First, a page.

The results of the November 8, 2016 U.S. presidential election have not changed our long-term outlook for the U.S. economy. Elections do not in and of themselves change economic trajectories, policies do. We need to wait to see which policies Trump moves forward with and the details of those policies. Our Recession Watch Dashboard continues to point to an overall low risk of recession within the next year.
This week we reflect on Donald Trump’s surprising victory and the stock market reaction. With Election Day behind us and the benefit of several days to digest the news, we reflect back on what was quite a week for the stock market. Here we offer some perspective on the trading week and share our views on some of the most politically sensitive asset classes and sectors.
The federal deficit and debt have not received much attention on the campaign trail this election cycle. Our August 22, 2016 Weekly Economic Commentary, “Fiscal Policy — String Theory,” provides some insight into the plans floated by both Hillary Clinton and Donald Trump to cut and/or reform taxes and make significant investments in the nation’s infrastructure. The deficit and the debt did get a brief moment in the spotlight during the presidential debate season in September and October 2016, but have since faded into the background amid the general rancor of this year’s campaign. Regardless of who wins the election this week, the new president and new Congress will face a rising deficit and many unanswered questions on the direction of the deficit and debt in the coming years and decades. In this week’s commentary, we will answer several of the most frequently asked questions that come into the LPL Research Department on the deficit and debt.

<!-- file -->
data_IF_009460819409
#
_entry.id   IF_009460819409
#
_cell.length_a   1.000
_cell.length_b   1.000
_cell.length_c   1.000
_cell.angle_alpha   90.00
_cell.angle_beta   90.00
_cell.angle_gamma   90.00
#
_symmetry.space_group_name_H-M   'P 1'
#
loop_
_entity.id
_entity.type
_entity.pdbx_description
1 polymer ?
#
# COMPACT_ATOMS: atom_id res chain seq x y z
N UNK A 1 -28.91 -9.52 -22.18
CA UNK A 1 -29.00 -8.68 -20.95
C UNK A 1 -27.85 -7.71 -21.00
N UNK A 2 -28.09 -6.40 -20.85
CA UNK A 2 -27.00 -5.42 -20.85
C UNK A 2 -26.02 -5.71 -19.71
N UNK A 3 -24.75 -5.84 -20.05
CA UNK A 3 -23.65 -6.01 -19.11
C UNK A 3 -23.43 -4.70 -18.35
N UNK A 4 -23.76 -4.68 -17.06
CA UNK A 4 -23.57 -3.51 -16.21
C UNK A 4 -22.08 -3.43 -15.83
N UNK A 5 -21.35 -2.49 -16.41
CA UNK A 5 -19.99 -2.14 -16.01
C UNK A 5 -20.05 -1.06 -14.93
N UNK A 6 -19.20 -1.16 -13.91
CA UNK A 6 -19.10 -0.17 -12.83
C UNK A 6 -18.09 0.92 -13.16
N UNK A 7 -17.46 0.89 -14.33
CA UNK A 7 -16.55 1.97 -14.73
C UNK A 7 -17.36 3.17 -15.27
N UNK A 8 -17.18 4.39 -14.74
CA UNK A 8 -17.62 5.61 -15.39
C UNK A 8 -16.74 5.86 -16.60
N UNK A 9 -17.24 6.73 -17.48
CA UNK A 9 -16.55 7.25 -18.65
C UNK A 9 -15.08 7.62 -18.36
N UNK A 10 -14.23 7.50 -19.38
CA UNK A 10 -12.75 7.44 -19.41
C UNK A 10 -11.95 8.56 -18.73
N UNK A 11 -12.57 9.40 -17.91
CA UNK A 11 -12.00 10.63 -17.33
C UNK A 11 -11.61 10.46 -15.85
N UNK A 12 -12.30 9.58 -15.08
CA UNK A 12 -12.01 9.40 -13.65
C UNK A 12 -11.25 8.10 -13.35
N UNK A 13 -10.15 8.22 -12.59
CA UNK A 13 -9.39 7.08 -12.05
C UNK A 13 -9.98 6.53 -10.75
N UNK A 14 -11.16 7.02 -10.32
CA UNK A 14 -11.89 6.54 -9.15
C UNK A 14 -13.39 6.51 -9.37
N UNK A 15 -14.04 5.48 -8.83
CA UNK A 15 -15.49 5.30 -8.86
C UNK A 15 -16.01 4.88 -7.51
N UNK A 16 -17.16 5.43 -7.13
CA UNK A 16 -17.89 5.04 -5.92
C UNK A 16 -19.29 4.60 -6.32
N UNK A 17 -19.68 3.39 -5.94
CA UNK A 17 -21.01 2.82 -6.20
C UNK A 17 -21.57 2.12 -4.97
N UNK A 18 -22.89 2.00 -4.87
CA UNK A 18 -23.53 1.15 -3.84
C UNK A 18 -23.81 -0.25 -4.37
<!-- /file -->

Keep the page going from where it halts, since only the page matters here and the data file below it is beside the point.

With the election fast approaching, we present our election playbook. With Election Day just 15 days away, and the three presidential debates behind us, investors want to know what the upcoming change in power in Washington might mean for their portfolios. Here we offer our election playbook, including some potential investments that could possibly receive an election boost.
Both presidential candidates have discussed energy independence as a goal for their administrations, though their actual platforms speak more to their broad policy orientations than to any real specifics. We doubt that that the United States could be truly energy independent for any sustained period. Given the high costs of U.S. energy production relative to other parts of the world, it’s unclear whether true energy independence would be economically sensible. However, the U.S. shale revolution has fundamentally altered the economics of the global oil market and may keep prices subdued for years to come. Investors looking for opportunities in energy will find them, but they will have to be more selective than in years past.
We take a closer look at market technicals and sentiment this week with the historically volatile second half of October upon us. Although there has been some near-term volatility and equity weakness, the longer-term technical on equities continue to look very strong. We will show this by examining three different technical indicators that, combined, show the potential for positive longerterm signals for equities. Turning to overall market sentiment, the overwhelming evidence suggests there is still a significant amount of worry about future price returns. From money leaving equity funds, to market sentiment polls showing an unusually high level of worry this close to all-time highs, sentiment could potentially be a nice contrarian reason to remain bullish.